Our Past | 1957: Mansfield Girls 4-H Club judges canned peaches, aprons

Selected by Karen Larsen

This article, published in the Feb. 21, 1957 edition of The Waterville Empire-Press, brings us back to the days when canning and sewing were learned by most girls, when polio shots were given at schools and when people had more time for club activities than they do nowadays.



The Girls 4-H Club met in the Grange Hall Monday after school, with 14 members present. The girls judged canned peaches and aprons. Their leader, Mrs. Snell, gave them a talk on judging, stressing things to look for in this part of club work. Refreshments of peaches and cookies were served by Deloris Cavadini and Sharon Wise.

Mrs. Jay Avenell and Mrs. Pat Schmidt were Homemakers Club delegates to the landscaping gardening meeting in the East Wenatchee County Shop Tuesday. Others attending from Mansfield were Mrs. Merril Nordby, Mrs. Huston Gallaher and Mrs. Del Glessner.

The Young Women’s Social Club met with Colleen Black Friday night with 11 members attending. After a session of talking, refreshments were served to Norma Wainscott, Ardith Black, Diane Glessner, Mary Mercer, June McGrath, Doris Kinzel, Betty Kolnick, Shirley Kay Petersen, Pat Hansen and Colleen Black.

Nearly 40 polio shots were given by Dr. Keim at the school Thursday. The children were of school and preschool age. It was the third shot for several. Dr. Keim was accompanied by his wife, the county nurse and two nurses from the office.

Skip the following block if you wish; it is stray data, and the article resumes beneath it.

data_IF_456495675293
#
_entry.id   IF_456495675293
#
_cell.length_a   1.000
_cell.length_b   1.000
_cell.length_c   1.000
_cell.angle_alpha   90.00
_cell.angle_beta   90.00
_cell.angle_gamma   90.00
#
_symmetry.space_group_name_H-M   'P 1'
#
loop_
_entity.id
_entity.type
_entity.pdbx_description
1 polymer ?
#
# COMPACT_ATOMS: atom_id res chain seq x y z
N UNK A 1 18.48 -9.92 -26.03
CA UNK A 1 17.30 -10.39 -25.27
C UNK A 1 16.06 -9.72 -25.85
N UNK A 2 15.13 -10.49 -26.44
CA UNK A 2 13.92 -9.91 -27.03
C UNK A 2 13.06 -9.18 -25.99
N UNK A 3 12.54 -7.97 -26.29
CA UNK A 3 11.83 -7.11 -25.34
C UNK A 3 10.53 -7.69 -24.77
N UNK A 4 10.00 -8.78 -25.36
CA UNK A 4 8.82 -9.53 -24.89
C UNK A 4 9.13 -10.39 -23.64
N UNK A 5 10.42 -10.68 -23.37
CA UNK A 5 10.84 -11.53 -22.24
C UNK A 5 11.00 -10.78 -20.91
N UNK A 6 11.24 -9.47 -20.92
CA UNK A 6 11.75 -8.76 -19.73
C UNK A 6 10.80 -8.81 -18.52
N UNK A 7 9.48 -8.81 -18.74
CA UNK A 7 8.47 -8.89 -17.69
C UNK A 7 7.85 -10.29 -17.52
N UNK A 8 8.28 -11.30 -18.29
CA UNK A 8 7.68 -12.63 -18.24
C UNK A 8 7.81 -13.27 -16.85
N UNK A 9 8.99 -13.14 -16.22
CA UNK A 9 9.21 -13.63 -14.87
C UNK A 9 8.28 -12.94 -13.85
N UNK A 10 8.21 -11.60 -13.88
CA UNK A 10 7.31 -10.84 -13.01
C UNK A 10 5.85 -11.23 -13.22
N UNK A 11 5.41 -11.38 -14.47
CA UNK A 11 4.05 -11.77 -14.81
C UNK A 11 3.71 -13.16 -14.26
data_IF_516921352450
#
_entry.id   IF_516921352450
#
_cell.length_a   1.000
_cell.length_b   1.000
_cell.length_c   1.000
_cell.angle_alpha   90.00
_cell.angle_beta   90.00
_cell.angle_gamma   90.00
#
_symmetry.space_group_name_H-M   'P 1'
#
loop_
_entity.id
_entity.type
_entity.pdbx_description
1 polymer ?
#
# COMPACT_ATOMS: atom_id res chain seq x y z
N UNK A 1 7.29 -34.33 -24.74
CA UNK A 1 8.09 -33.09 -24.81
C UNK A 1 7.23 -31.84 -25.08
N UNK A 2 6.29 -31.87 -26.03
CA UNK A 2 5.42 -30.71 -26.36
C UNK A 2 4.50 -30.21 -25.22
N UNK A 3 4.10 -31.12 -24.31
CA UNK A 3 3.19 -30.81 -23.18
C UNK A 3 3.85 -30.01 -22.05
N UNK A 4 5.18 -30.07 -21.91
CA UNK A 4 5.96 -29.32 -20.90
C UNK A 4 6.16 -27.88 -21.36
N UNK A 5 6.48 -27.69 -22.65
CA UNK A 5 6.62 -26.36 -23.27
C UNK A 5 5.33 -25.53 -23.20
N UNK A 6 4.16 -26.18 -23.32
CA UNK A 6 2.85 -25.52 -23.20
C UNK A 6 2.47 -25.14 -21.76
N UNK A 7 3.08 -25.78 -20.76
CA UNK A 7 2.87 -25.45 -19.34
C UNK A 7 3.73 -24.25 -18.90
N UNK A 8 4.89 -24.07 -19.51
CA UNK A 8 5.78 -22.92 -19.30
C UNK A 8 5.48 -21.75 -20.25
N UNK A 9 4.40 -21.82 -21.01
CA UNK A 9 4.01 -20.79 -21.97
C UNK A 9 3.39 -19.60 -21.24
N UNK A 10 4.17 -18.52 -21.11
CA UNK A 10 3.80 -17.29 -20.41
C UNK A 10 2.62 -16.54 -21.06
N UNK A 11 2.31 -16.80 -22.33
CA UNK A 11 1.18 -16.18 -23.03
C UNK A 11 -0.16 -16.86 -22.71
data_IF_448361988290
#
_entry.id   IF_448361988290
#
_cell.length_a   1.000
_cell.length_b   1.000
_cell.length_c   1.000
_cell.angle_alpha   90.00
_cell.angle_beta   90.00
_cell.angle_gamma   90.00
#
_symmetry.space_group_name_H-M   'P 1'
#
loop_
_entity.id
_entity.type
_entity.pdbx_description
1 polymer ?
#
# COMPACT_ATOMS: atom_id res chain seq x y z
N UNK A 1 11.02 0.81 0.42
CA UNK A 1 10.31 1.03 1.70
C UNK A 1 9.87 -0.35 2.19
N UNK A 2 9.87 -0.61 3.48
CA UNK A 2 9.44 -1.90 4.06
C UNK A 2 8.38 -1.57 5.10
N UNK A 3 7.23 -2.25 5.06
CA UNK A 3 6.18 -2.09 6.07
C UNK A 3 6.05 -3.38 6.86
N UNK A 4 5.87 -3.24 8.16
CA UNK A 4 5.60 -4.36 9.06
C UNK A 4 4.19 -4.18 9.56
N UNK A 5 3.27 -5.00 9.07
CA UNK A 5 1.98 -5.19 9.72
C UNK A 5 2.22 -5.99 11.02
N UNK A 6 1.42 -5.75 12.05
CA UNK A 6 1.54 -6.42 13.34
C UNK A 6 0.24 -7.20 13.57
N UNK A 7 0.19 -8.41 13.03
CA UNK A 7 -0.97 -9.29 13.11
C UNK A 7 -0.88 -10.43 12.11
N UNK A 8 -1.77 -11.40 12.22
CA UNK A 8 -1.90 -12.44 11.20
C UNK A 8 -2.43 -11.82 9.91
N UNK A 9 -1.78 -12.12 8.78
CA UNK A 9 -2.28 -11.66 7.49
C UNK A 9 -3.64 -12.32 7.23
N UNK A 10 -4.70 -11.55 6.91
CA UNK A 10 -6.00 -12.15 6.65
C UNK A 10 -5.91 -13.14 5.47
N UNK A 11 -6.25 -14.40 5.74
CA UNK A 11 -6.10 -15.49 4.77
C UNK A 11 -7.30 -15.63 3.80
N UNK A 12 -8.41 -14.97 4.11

Thursday was ladies’ night with the Fishermen’s Club at the Methodist basement, with 24 participating. The men furnished the eats and entertainment. The dinner was clams and wieners with all the trimmings. For entertainment, the men showed movies on Copenhagen and skiing. They also showed some slides on Japan, which were taken by Martin McIntyre, a local boy in the Army there. The men proved themselves to be very good entertainers.

Fifty-six farmers attended the third of a series of meetings, arranged by Al Estep, to hear some of the leading men in various phases of agriculture present their findings in the hope they will help solve many of their problems. C.C. Harsten, W.S.C. Extension soil specialist, was a speaker.

The Douglas County Wheat Growers Association held their annual meeting in the Grange Hall Friday with 100 in attendance. Election of officers was the main item of business. Those chosen were Bill Schmidtman, president; Gene Weimerskirch, first vice president; Bill Buob, second vice president; David Petersen, secretary-treasurer; and Reid Thomsen, executive board member.